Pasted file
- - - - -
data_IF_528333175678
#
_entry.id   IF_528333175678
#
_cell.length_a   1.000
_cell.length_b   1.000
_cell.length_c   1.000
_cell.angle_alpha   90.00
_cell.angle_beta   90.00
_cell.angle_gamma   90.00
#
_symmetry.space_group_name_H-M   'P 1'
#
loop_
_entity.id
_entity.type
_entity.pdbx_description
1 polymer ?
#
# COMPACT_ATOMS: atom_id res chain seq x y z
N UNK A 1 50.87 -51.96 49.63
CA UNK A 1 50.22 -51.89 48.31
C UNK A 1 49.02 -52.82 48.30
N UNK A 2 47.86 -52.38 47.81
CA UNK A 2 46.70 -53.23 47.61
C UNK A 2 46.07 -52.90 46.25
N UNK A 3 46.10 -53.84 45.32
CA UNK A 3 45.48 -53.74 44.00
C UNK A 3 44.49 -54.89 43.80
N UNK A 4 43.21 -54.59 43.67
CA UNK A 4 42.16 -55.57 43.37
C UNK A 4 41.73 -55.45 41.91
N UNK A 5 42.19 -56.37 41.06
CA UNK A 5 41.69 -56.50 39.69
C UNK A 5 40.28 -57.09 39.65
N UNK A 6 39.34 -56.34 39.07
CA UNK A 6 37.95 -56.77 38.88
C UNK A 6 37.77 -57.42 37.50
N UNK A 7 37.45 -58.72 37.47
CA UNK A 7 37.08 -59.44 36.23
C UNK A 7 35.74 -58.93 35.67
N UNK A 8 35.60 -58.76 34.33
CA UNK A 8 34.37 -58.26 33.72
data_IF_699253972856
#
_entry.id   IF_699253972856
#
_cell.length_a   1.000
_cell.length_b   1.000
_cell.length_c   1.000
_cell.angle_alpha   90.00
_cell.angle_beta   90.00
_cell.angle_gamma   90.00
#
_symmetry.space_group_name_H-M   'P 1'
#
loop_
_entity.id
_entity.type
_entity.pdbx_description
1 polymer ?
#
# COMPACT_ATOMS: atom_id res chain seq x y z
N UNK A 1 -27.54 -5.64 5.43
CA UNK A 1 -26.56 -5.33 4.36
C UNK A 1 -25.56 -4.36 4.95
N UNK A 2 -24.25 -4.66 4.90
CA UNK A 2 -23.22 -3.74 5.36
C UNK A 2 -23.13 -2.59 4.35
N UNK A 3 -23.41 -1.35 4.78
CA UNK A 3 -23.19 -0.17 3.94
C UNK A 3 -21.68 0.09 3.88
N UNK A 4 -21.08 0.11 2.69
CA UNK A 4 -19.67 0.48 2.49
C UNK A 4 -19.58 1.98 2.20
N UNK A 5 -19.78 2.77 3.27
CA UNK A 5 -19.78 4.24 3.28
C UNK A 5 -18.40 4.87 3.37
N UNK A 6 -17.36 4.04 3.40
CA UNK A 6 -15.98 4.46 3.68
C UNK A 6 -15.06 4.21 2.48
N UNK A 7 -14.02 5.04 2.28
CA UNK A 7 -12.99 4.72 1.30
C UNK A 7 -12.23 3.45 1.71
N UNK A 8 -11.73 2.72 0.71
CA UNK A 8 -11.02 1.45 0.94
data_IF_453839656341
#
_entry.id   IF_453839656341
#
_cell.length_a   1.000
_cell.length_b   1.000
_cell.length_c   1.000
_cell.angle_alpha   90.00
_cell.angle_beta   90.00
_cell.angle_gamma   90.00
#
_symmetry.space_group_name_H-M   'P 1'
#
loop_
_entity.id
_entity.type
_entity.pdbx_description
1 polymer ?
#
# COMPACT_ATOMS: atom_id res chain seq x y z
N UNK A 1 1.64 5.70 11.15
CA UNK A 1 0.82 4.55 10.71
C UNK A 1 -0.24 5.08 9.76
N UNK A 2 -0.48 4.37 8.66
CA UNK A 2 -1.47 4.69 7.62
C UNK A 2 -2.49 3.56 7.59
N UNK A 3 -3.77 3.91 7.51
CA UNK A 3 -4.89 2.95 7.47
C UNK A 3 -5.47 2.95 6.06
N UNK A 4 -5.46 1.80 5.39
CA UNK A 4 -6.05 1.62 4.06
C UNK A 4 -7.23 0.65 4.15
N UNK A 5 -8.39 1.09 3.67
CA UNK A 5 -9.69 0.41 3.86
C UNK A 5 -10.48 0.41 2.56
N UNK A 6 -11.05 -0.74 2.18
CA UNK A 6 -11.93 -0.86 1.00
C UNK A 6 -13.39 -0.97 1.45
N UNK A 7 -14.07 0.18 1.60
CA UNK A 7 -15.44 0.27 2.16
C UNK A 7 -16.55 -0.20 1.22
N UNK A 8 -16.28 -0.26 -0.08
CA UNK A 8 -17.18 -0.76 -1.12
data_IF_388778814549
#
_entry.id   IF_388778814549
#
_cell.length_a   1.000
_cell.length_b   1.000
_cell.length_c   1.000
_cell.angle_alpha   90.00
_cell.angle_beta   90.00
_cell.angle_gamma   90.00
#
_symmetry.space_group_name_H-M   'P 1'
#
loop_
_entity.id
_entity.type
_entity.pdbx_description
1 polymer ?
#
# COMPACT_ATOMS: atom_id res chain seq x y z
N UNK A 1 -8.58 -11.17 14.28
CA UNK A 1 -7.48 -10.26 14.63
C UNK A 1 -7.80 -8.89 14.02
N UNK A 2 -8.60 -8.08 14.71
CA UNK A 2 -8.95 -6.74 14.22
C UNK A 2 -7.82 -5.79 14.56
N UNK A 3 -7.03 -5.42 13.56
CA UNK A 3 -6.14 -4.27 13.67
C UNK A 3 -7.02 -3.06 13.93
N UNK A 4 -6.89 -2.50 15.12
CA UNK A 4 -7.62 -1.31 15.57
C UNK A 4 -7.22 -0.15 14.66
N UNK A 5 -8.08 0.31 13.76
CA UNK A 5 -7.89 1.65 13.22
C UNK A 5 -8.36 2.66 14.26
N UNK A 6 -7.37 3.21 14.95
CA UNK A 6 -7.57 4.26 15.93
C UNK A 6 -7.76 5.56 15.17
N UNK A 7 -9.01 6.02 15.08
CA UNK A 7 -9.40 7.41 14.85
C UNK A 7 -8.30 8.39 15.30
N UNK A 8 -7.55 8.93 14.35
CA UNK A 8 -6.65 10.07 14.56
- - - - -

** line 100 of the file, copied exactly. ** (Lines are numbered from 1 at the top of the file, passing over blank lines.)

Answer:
loop_